However, some experts consider that while what we eat does influence our health immensely, it has no effect on our blood pH, advancing the idea that the proposed mechanism of action of the alkaline-acid diet is not functional or real. According to them, our blood pH remains alkaline due to a self-regulatory mechanism, not as a result of what we eat. In support of this argument, they give as example other body fluids such as urine which is acidic because the kidneys take care of eliminating the acidic traces some foods leave in our body after digestion. Even if we didn’t eat mostly alkaline foods, our kidneys would still eliminate acicidic elements so that our blood would still be mildly alkaline.
At the same time, it is true that having a high intake of meat, dairy and even grains, not to mention processed and junk food has been shown to encourage the onset of chronic disease over time, but this has been shown to occur for other reasons than supposedly turning our blood acidic. For example, animal products are too rich in fat and a high intake leads to lipids setting on the inside of artery walls, blocking normal blood flow and causing high cholesterol, arterial calcification and cardiovascular events. A too high of an intake of grains can lead to a higher intake of antinutrients such as fiber, phytic acid and others, exposing us to nutritional deficiencies and disease. Examples are numerous.
The ash alkaline or acid alkaline diet may present itself as groundbreaking, but it nonetheless promotes eating habits at least similar to our traditional notions of healthy eating. As you can see in the most accurate of alkaline acid charts, most alkaline foods are foods we are normally recommended by our doctors and nutritionists. Broccoli, leafy greens such as spinach, carrots, radishes, almonds, pine nuts, bananas, figs, lime, lemon, sour cherries or watermelon are all alkaline, but also healthy foods when seen from a more traditional perspective on nutrition (for more information on the properties and benefits of fruits, vegetables, honey, oils and other foods, feel free to visit the Foods Map).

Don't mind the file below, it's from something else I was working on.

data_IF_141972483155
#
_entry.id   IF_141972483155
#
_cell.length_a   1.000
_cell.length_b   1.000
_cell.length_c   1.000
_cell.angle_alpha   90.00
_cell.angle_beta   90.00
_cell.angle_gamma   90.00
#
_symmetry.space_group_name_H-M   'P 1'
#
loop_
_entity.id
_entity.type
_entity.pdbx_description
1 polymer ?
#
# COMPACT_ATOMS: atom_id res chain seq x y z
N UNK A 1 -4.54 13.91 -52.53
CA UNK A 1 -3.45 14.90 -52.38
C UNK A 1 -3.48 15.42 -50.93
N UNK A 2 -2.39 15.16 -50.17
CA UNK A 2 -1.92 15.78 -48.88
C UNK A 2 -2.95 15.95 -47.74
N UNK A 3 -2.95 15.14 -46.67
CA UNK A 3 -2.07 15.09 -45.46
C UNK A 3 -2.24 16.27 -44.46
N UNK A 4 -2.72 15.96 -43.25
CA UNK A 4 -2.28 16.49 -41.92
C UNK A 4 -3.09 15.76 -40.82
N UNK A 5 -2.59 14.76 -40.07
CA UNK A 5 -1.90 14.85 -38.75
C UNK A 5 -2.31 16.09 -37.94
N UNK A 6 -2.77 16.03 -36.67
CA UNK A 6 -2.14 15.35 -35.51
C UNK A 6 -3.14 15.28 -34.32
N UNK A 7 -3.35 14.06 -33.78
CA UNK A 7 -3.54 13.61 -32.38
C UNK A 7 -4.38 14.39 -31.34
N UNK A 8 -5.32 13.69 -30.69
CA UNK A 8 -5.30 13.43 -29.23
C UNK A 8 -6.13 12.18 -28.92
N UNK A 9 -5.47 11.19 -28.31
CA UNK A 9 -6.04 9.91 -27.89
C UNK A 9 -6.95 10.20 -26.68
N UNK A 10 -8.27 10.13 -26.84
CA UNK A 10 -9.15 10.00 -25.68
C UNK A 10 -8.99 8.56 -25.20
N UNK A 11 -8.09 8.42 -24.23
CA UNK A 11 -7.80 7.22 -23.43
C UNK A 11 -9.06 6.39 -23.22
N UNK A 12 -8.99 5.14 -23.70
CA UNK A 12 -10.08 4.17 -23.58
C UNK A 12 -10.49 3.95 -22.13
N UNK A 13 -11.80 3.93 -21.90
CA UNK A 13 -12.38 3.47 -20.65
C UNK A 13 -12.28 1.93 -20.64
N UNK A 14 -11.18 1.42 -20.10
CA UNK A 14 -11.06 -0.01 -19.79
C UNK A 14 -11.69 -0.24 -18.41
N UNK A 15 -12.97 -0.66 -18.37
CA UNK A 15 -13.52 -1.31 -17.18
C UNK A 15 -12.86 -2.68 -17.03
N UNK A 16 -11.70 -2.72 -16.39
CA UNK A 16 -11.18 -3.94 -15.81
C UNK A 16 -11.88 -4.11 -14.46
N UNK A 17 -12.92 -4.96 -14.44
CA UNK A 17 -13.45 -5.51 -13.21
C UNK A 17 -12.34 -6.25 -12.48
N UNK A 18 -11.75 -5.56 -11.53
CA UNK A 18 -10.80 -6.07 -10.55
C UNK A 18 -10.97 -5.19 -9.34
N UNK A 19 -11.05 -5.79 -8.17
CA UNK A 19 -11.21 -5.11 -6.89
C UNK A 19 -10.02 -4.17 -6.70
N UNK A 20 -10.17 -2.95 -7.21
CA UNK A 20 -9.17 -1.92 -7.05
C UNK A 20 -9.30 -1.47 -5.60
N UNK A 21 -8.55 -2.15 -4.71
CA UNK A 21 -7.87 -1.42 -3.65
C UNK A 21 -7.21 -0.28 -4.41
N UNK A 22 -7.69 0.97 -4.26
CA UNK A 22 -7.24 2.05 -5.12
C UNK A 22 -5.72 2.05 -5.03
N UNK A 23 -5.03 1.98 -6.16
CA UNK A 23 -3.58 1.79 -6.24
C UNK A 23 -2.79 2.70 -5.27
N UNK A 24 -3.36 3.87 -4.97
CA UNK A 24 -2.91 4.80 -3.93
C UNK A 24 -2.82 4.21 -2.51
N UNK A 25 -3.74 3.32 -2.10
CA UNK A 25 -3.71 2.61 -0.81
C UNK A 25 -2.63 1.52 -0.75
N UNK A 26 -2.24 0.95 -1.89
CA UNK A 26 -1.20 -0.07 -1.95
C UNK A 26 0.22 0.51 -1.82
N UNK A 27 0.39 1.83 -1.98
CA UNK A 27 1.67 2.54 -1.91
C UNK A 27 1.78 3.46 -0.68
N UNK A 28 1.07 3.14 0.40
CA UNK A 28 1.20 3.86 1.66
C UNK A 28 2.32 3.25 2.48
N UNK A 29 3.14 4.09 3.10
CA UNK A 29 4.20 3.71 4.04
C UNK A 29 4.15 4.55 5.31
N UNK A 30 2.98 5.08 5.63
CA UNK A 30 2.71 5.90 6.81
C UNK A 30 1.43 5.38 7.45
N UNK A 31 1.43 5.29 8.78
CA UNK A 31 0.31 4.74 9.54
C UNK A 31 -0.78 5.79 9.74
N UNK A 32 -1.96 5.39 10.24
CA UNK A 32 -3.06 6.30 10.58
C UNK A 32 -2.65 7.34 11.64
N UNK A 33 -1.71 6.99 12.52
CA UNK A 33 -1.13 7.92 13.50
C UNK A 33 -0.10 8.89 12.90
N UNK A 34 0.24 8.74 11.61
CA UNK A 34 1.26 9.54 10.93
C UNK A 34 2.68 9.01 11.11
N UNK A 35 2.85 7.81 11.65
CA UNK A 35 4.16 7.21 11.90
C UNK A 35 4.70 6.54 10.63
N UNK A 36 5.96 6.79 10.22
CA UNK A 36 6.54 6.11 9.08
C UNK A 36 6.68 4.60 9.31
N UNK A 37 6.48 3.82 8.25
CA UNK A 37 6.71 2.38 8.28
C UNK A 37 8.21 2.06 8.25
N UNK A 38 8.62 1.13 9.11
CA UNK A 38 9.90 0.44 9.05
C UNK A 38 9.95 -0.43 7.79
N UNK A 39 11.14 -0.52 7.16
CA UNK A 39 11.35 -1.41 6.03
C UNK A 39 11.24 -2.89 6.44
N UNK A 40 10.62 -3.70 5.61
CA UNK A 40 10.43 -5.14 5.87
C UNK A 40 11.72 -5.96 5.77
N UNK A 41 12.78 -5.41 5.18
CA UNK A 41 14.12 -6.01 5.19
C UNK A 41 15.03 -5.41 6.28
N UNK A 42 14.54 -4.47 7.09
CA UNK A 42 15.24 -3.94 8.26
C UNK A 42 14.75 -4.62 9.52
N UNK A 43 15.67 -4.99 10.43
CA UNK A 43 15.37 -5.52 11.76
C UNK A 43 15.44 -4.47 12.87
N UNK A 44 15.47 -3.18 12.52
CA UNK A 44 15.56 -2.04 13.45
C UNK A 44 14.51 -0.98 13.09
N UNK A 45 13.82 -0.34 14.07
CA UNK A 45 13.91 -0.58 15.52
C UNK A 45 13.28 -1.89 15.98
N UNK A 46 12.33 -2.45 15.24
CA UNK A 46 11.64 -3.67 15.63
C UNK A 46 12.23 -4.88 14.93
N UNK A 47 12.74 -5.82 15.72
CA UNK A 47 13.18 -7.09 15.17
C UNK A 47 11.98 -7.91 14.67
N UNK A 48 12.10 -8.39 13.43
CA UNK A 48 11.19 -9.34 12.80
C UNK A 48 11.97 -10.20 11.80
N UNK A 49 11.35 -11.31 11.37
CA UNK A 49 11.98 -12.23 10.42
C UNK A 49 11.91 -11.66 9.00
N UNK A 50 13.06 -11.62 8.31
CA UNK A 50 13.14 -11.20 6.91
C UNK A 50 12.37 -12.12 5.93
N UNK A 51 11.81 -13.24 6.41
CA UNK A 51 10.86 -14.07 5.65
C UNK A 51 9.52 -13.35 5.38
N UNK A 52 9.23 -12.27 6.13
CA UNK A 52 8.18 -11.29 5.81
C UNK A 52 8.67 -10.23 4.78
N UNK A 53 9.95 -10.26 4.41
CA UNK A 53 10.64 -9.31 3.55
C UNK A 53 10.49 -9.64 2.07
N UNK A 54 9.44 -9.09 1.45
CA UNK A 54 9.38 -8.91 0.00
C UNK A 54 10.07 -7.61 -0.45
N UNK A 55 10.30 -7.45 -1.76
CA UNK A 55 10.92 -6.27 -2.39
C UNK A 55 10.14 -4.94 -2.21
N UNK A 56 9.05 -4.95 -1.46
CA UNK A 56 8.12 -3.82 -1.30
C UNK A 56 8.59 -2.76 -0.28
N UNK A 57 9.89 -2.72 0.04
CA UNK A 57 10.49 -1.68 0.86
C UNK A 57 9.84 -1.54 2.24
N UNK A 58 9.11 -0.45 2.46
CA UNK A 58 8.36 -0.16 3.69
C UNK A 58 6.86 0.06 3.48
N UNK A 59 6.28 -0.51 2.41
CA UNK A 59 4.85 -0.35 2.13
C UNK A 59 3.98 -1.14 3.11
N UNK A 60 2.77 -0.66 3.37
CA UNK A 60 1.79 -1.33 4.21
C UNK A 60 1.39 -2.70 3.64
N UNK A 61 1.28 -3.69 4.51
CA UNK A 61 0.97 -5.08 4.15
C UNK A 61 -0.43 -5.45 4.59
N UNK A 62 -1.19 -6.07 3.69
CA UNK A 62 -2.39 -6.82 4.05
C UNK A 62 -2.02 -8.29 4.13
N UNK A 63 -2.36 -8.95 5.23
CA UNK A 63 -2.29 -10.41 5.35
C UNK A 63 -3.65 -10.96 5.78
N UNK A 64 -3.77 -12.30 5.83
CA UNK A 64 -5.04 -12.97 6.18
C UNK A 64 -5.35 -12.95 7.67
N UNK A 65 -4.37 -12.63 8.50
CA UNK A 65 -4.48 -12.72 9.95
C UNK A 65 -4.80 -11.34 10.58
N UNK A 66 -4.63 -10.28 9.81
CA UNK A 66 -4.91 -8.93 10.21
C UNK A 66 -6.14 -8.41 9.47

Meat and dairy, fish and grains, which we are normally advised to eat in moderation, are often acidic. Similarly, traditional diets and medical professionals urge us to exclude junk food from our diets because it doesn’t have real nutritional value, coinciding with the alkaline ash diet recommendations. Considering the fact that what we eat affects our health one way or another, it would seem normal that an alkaline diet would be beneficial for us, considering that alkaline-forming foods generally coincide with the more traditional notions of healthy or functional foods.
Conclusion. While the benefits of an alkaline diet are not conclusively and irrefutably supported by scientific evidence, a quick look at food pH shows us that the foods we know are healthiest are alkaline, while those we know to be the unhealthiest are acidic. So when our doctors and nutrition experts tell us to eat more fresh fruits and vegetables and less meat, dairy or grains as well as avoid processed foods, they are basically telling us to eat more of the alkaline-forming foods and less of the acidic-forming foods, given the fact that the two notions of healthy eating happen to coincide. It’s not on which foods are healthy and which are not that traditional medicine and the supporters of the alkaline-ash diet have different views, but on how exactly this new diet works.
But whether you are a believer or just an objective observer who notices the alkaline diet overlaps with the more traditional recommendations regarding healthy eating, the alkaline-acidic charts of fruits, vegetables, nuts, seeds, dried fruit, cereals, meat and dairy products in the menu above will surely be of use to you because they indicate the healthiest foods to eat both according to the alkaline acidic diet and according to current nutritional standards.